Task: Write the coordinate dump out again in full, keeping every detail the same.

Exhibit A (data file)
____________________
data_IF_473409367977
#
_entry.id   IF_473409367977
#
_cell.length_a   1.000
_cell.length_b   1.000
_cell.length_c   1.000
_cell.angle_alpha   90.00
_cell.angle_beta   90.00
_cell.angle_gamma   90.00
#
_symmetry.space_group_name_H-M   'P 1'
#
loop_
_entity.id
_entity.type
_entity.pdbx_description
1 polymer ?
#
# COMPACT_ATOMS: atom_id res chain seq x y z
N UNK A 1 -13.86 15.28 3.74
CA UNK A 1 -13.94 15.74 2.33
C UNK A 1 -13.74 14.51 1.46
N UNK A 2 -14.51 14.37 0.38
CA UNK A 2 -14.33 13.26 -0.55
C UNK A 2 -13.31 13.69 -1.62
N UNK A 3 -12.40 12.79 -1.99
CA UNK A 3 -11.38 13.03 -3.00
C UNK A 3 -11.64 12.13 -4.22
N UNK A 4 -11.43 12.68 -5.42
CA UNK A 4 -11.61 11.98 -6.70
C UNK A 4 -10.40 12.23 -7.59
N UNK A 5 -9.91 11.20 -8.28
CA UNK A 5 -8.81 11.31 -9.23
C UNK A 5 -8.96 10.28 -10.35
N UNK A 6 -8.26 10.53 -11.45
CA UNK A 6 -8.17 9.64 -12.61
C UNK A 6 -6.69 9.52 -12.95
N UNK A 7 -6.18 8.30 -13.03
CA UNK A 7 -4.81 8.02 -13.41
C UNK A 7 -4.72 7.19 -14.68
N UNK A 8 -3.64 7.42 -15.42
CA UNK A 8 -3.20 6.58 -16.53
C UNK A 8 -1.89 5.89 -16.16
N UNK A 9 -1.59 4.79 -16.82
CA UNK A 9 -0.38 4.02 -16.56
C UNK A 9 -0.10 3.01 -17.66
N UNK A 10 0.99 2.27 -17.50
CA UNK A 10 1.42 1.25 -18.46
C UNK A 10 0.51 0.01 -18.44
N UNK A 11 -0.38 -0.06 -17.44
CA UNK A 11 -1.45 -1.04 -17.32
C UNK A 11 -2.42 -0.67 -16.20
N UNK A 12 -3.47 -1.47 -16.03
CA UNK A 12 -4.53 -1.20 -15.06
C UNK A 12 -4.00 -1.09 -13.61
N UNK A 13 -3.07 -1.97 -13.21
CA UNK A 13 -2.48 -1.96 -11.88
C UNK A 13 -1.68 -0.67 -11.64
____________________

data_IF_473409367977
#
_entry.id   IF_473409367977
#
_cell.length_a   1.000
_cell.length_b   1.000
_cell.length_c   1.000
_cell.angle_alpha   90.00
_cell.angle_beta   90.00
_cell.angle_gamma   90.00
#
_symmetry.space_group_name_H-M   'P 1'
#
loop_
_entity.id
_entity.type
_entity.pdbx_description
1 polymer ?
#
# COMPACT_ATOMS: atom_id res chain seq x y z
N UNK A 1 -13.86 15.28 3.74
CA UNK A 1 -13.94 15.74 2.33
C UNK A 1 -13.74 14.51 1.46
N UNK A 2 -14.51 14.37 0.38
CA UNK A 2 -14.33 13.26 -0.55
C UNK A 2 -13.31 13.69 -1.62
N UNK A 3 -12.40 12.79 -1.99
CA UNK A 3 -11.38 13.03 -3.00
C UNK A 3 -11.64 12.13 -4.22
N UNK A 4 -11.43 12.68 -5.42
CA UNK A 4 -11.61 11.98 -6.70
C UNK A 4 -10.40 12.23 -7.59
N UNK A 5 -9.91 11.20 -8.28
CA UNK A 5 -8.81 11.31 -9.23
C UNK A 5 -8.96 10.28 -10.35
N UNK A 6 -8.26 10.53 -11.45
CA UNK A 6 -8.17 9.64 -12.61
C UNK A 6 -6.69 9.52 -12.95
N UNK A 7 -6.18 8.30 -13.03
CA UNK A 7 -4.81 8.02 -13.41
C UNK A 7 -4.72 7.19 -14.68
N UNK A 8 -3.64 7.42 -15.42
CA UNK A 8 -3.20 6.58 -16.53
C UNK A 8 -1.89 5.89 -16.16
N UNK A 9 -1.59 4.79 -16.82
CA UNK A 9 -0.38 4.02 -16.56
C UNK A 9 -0.10 3.01 -17.66
N UNK A 10 0.99 2.27 -17.50
CA UNK A 10 1.42 1.25 -18.46
C UNK A 10 0.51 0.01 -18.44
N UNK A 11 -0.38 -0.06 -17.44
CA UNK A 11 -1.45 -1.04 -17.32
C UNK A 11 -2.42 -0.67 -16.20
N UNK A 12 -3.47 -1.47 -16.03
CA UNK A 12 -4.53 -1.20 -15.06
C UNK A 12 -4.00 -1.09 -13.61
N UNK A 13 -3.07 -1.97 -13.21
CA UNK A 13 -2.48 -1.96 -11.88
C UNK A 13 -1.68 -0.67 -11.64